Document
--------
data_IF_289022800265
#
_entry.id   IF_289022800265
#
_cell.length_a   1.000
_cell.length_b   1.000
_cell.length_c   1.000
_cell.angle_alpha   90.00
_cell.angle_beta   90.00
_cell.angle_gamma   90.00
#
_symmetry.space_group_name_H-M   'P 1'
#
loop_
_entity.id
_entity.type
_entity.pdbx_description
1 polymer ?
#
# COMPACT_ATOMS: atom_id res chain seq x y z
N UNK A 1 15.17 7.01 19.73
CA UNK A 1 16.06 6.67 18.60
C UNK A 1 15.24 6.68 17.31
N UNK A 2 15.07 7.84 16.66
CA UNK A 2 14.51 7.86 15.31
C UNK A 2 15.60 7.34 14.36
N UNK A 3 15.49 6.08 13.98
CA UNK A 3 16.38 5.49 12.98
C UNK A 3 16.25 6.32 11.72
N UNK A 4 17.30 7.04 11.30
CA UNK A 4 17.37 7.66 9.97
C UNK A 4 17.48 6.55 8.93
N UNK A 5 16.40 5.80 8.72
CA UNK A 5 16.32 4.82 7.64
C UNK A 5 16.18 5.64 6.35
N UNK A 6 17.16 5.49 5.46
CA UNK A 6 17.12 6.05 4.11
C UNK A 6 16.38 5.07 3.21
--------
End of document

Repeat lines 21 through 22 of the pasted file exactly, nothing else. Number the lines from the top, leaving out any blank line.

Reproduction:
N UNK A 1 15.17 7.01 19.73
CA UNK A 1 16.06 6.67 18.60